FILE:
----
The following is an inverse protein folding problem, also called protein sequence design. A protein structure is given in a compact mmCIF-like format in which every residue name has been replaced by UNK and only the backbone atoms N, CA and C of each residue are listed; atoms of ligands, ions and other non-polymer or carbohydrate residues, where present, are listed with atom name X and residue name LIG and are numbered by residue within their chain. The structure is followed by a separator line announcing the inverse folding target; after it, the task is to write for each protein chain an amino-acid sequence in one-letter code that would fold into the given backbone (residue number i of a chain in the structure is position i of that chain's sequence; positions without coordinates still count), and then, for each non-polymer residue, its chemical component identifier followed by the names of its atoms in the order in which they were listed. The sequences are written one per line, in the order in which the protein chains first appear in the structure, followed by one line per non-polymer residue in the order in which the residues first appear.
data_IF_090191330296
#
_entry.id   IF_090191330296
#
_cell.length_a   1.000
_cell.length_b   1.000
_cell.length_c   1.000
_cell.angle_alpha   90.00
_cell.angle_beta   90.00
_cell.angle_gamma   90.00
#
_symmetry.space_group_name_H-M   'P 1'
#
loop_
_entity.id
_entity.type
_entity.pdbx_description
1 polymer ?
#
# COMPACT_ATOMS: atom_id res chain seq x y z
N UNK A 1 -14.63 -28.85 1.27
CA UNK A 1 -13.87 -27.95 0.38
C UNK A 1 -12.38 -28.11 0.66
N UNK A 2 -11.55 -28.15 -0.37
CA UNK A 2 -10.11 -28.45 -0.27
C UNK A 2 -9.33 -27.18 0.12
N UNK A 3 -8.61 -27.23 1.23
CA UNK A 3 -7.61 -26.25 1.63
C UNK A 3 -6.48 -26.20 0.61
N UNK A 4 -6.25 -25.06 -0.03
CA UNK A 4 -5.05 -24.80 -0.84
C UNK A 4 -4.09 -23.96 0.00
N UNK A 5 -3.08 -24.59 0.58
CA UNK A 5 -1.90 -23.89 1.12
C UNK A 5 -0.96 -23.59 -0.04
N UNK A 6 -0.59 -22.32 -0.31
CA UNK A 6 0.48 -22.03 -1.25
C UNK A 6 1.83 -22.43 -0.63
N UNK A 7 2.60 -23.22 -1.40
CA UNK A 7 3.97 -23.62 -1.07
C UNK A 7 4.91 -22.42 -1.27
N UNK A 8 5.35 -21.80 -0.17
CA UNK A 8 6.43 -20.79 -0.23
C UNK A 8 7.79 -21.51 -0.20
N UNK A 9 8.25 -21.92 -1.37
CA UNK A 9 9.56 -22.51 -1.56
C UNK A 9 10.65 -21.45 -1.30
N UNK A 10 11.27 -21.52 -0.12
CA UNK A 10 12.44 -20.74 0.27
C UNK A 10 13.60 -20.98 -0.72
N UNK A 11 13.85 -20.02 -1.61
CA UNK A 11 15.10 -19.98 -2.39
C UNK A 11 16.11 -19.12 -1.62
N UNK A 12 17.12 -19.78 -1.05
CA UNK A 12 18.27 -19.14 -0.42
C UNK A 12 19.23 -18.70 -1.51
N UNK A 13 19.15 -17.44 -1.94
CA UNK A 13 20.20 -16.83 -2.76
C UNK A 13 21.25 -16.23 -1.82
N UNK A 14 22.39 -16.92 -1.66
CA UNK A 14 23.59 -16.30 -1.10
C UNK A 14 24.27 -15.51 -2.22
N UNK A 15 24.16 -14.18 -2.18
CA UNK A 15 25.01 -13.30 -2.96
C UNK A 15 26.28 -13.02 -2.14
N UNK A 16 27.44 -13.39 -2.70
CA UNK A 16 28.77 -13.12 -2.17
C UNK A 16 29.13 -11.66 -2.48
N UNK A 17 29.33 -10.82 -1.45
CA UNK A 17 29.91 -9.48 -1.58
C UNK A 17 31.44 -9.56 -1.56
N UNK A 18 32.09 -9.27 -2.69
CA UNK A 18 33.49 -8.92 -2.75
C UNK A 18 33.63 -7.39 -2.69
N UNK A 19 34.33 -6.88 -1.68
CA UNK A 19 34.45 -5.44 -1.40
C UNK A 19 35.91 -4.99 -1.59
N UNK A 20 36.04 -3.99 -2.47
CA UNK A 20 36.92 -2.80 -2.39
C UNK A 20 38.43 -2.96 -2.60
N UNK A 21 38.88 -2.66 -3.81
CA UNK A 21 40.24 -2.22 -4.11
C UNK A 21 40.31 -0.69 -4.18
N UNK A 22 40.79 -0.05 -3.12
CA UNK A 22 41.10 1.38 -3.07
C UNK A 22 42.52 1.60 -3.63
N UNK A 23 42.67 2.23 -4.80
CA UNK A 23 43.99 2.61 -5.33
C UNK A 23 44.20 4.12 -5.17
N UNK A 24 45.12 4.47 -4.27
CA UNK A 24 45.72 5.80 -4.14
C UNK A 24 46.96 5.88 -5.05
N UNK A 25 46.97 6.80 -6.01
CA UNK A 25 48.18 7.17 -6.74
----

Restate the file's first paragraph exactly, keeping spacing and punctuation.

The following is an inverse protein folding problem, also called protein sequence design. A protein structure is given in a compact mmCIF-like format in which every residue name has been replaced by UNK and only the backbone atoms N, CA and C of each residue are listed; atoms of ligands, ions and other non-polymer or carbohydrate residues, where present, are listed with atom name X and residue name LIG and are numbered by residue within their chain. The structure is followed by a separator line announcing the inverse folding target; after it, the task is to write for each protein chain an amino-acid sequence in one-letter code that would fold into the given backbone (residue number i of a chain in the structure is position i of that chain's sequence; positions without coordinates still count), and then, for each non-polymer residue, its chemical component identifier followed by the names of its atoms in the order in which they were listed. The sequences are written one per line, in the order in which the protein chains first appear in the structure, followed by one line per non-polymer residue in the order in which the residues first appear.